How ESG reporting fuels financial success – FinTech Futures

When organisations talk about environmental, social and governance (ESG), it’s a two-fold process: a detailed and transparent reporting of an organisation’s ESG initiatives and a systematic implementation of them.

An organisation with a robust ESG strategy is rated higher than its peers

But while many think it’s just a regulatory requirement, it’s so much more than just a compliance box-ticking exercise – it’s a sustainable business strategy. Building on ESG, some organisations have adopted the new ‘triple bottom line’ framework, which measures a business’s success in three key areas: profit, people and planet. Taking this approach, you can integrate sustainability into your core business strategy and decision-making and reap both tangible and intangible benefits. This is what differentiates a leading organisation from a follower.

The general goal of a sustainable business strategy is to positively impact the environment, society or both while also benefitting shareholders. Business leaders are increasingly realising the power of sustainable business strategies in not only addressing the world’s most pressing challenges but also driving their organisation’s success. However, defining what sustainability means, solidifying clear and attainable goals and formulating a strategy to achieve those goals can be daunting.

Thousands of research papers today acknowledge the fact that a focused management of ESG measures and programmes can significantly enable financial growth for your organisations through operational gains, improved performance metrics and better market sentiment. A Gartner study conducted in 2020 suggests that over 85% of investors consider ESG factors while building their investment portfolio. Banks also regularly screen the ESG risks before granting loans and the leading rating agencies such as S&P Global and MSCI critically scrutinise the ESG footprint of organisations, which has a significant impact on their stock price movement.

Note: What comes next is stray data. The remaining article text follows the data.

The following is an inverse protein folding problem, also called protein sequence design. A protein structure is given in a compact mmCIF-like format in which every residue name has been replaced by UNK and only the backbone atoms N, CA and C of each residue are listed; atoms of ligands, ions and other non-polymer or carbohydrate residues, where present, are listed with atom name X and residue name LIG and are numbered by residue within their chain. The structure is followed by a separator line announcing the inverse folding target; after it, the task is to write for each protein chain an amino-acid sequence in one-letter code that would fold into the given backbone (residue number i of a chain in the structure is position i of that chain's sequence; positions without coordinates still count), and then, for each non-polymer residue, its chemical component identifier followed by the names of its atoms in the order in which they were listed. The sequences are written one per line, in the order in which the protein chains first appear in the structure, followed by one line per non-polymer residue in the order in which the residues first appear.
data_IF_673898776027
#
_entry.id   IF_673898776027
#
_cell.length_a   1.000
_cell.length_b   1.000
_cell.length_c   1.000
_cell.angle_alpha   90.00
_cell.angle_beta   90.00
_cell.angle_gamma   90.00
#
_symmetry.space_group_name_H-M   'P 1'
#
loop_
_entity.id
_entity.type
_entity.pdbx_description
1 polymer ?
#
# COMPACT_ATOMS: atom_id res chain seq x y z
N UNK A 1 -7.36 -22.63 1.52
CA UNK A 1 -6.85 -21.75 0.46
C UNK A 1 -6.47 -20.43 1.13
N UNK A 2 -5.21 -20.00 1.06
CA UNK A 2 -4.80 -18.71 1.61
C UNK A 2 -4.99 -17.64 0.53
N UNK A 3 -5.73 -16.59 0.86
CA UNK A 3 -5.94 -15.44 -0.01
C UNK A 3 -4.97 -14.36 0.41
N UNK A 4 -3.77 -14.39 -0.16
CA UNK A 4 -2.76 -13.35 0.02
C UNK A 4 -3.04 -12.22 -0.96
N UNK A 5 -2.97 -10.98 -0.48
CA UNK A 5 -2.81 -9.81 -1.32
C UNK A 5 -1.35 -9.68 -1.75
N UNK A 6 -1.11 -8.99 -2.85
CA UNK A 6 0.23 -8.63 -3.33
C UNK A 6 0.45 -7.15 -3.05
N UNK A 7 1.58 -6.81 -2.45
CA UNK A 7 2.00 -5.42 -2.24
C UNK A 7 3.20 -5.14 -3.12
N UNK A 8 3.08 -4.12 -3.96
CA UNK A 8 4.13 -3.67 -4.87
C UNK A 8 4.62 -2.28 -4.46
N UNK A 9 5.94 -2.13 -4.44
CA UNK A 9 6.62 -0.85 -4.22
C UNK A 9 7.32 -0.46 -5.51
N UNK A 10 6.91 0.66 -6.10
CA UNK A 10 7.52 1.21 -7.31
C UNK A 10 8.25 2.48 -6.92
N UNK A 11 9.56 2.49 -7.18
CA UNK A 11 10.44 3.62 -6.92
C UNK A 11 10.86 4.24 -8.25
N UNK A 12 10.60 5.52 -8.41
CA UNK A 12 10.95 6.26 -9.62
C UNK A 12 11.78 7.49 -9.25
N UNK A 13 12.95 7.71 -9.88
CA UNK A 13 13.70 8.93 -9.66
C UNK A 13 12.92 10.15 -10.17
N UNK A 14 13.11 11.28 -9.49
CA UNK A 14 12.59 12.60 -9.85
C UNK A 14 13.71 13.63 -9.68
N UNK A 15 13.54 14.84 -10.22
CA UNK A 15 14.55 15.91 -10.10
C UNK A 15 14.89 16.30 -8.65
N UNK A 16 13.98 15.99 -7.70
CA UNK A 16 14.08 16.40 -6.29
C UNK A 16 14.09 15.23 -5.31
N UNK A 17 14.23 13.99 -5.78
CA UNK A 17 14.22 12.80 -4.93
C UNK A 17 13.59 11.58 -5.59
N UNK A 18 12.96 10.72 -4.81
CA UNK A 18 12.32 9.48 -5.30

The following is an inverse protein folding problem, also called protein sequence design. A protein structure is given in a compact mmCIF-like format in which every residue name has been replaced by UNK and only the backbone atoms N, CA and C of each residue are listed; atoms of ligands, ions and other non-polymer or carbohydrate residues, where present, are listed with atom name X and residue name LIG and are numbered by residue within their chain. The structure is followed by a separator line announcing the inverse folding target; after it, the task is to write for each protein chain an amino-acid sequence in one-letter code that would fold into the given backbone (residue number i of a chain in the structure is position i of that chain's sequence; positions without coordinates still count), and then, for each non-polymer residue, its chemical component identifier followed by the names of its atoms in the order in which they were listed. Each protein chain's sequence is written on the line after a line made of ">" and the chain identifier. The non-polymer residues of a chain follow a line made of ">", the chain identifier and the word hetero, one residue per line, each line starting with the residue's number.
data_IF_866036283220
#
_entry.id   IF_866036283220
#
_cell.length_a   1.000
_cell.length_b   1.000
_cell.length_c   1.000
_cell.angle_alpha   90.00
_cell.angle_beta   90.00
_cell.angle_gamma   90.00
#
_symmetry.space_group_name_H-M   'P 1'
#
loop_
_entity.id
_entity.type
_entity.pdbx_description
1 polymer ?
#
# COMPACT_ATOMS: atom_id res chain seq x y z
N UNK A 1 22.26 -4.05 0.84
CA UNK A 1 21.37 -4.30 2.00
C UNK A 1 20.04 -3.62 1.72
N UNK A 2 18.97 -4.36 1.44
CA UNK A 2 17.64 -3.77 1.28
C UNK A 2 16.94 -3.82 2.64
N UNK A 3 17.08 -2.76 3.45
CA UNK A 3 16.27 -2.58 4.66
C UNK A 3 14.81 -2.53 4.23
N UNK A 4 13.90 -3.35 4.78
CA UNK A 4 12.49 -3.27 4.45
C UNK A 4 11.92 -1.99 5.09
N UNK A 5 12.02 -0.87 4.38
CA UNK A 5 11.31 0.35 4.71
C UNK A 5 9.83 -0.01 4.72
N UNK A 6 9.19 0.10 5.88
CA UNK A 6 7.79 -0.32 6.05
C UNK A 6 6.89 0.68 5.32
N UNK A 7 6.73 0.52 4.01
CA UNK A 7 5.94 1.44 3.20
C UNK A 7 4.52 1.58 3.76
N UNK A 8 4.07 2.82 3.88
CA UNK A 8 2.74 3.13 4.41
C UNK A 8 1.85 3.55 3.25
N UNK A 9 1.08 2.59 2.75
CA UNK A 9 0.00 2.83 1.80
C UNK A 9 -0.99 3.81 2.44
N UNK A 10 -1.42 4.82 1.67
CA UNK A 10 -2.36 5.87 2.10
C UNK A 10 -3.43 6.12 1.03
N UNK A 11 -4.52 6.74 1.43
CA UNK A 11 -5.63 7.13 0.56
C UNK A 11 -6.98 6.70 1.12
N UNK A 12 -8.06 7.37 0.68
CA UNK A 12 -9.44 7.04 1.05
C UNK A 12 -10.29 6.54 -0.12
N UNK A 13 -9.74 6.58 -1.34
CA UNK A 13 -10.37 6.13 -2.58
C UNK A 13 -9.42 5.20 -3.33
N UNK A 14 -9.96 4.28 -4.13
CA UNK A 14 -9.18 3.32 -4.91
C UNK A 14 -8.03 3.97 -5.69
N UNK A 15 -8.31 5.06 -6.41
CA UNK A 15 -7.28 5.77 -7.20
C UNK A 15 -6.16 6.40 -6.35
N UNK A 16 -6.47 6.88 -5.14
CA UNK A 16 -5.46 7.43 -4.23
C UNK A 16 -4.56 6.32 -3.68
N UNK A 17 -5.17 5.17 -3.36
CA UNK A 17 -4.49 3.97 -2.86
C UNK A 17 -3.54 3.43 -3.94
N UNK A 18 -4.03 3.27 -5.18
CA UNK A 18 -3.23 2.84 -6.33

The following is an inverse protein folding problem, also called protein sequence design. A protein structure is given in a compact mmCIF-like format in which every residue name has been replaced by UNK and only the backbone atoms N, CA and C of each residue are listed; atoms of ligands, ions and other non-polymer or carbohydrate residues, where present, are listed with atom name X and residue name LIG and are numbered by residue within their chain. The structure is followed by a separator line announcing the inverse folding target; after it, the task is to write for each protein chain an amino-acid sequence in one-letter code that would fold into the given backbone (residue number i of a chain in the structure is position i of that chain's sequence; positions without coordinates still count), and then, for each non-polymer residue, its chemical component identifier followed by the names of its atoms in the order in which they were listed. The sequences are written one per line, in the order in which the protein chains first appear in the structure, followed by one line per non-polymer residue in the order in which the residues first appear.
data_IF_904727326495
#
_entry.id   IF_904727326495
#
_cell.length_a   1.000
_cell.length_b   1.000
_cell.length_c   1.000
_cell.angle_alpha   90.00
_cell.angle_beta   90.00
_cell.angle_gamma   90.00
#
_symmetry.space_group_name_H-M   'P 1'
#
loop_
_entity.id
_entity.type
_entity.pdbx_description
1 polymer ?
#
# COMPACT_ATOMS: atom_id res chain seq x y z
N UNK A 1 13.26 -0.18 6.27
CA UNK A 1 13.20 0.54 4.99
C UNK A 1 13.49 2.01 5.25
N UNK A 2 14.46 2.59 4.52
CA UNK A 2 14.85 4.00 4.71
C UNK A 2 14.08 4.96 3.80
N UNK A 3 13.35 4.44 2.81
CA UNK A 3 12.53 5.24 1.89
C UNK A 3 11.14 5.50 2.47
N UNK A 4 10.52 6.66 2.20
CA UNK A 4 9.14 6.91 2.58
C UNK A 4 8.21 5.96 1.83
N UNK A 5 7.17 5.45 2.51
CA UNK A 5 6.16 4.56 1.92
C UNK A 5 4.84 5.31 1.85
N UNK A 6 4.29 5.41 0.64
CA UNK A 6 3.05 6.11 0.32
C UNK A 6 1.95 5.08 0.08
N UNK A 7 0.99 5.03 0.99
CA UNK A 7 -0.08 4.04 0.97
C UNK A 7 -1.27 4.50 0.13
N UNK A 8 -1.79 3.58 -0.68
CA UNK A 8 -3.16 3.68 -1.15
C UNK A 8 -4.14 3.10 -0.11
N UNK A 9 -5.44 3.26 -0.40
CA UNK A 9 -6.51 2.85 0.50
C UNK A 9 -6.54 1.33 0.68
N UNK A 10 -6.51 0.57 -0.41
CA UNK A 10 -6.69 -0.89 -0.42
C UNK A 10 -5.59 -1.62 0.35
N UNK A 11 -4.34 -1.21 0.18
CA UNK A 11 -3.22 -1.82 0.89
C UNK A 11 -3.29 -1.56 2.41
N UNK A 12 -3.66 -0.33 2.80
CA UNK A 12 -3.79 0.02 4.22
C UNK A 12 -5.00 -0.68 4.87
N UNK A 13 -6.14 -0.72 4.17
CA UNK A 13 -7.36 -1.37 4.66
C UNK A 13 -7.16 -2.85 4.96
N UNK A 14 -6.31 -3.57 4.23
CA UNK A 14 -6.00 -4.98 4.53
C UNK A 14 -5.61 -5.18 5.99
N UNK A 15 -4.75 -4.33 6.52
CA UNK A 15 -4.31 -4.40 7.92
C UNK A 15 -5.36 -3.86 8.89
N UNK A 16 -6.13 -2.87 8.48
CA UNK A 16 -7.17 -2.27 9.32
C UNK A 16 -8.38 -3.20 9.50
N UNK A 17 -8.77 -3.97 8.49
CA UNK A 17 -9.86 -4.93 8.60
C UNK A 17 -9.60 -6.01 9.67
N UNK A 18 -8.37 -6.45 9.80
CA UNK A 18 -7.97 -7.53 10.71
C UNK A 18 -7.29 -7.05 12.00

ESG disclosure has increasingly become a need for organisations to demonstrate that they are ‘ahead of the curve’ in every aspect of conducting business. As a result of which, more and more are adopting frameworks like the Global Reporting Initiative (GRI), Sustainability Accounting Standards Board (SASB), Task Force on Climate-Related Financial Disclosures (TCFD) and the Carbon Disclosure Project (CDP), which provide a fortified means to declare ESG reporting frequently and transparently to the world.

ESG initiatives power far-ranging value creation for organisations

ESG initiatives such as lowering carbon emissions, environmental risk management, improving the work conditions for your employees, focusing on diversity and inclusion and many more will also enable medium to long-term financial returns. NYU Stern has developed a Return on Sustainability Investment (ROSI) framework which correlates these sustainability strategies with the financial gains and helps in building a strong business case for any planned sustainability initiatives.

A sustainability-driven business strategy facilitates multiple financial gains. For example, sustainability protects an organisation during emergent situations, while initiatives focused on improving an organisation’s operational efficiencies not only reduce the carbon footprint of a process but also help in cutting down the input costs.